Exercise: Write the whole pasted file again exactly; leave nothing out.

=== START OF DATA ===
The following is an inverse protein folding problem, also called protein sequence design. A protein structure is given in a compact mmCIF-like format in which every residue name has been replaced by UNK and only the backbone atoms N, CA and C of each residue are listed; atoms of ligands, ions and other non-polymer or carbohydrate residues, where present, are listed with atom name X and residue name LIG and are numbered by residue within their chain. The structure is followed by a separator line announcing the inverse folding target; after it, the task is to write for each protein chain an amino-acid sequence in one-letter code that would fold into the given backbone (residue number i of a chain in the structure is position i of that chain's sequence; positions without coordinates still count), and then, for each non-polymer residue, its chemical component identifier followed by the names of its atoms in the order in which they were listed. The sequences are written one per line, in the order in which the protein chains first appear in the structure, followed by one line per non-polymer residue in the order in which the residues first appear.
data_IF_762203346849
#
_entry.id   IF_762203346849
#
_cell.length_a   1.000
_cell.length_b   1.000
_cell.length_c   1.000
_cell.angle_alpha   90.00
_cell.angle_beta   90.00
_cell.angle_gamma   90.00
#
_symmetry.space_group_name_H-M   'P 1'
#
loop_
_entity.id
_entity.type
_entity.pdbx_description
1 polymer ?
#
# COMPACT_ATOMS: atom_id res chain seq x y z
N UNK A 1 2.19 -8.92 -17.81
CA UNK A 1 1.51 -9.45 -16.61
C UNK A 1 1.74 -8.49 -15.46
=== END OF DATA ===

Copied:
The following is an inverse protein folding problem, also called protein sequence design. A protein structure is given in a compact mmCIF-like format in which every residue name has been replaced by UNK and only the backbone atoms N, CA and C of each residue are listed; atoms of ligands, ions and other non-polymer or carbohydrate residues, where present, are listed with atom name X and residue name LIG and are numbered by residue within their chain. The structure is followed by a separator line announcing the inverse folding target; after it, the task is to write for each protein chain an amino-acid sequence in one-letter code that would fold into the given backbone (residue number i of a chain in the structure is position i of that chain's sequence; positions without coordinates still count), and then, for each non-polymer residue, its chemical component identifier followed by the names of its atoms in the order in which they were listed. The sequences are written one per line, in the order in which the protein chains first appear in the structure, followed by one line per non-polymer residue in the order in which the residues first appear.
data_IF_762203346849
#
_entry.id   IF_762203346849
#
_cell.length_a   1.000
_cell.length_b   1.000
_cell.length_c   1.000
_cell.angle_alpha   90.00
_cell.angle_beta   90.00
_cell.angle_gamma   90.00
#
_symmetry.space_group_name_H-M   'P 1'
#
loop_
_entity.id
_entity.type
_entity.pdbx_description
1 polymer ?
#
# COMPACT_ATOMS: atom_id res chain seq x y z
N UNK A 1 2.19 -8.92 -17.81
CA UNK A 1 1.51 -9.45 -16.61
C UNK A 1 1.74 -8.49 -15.46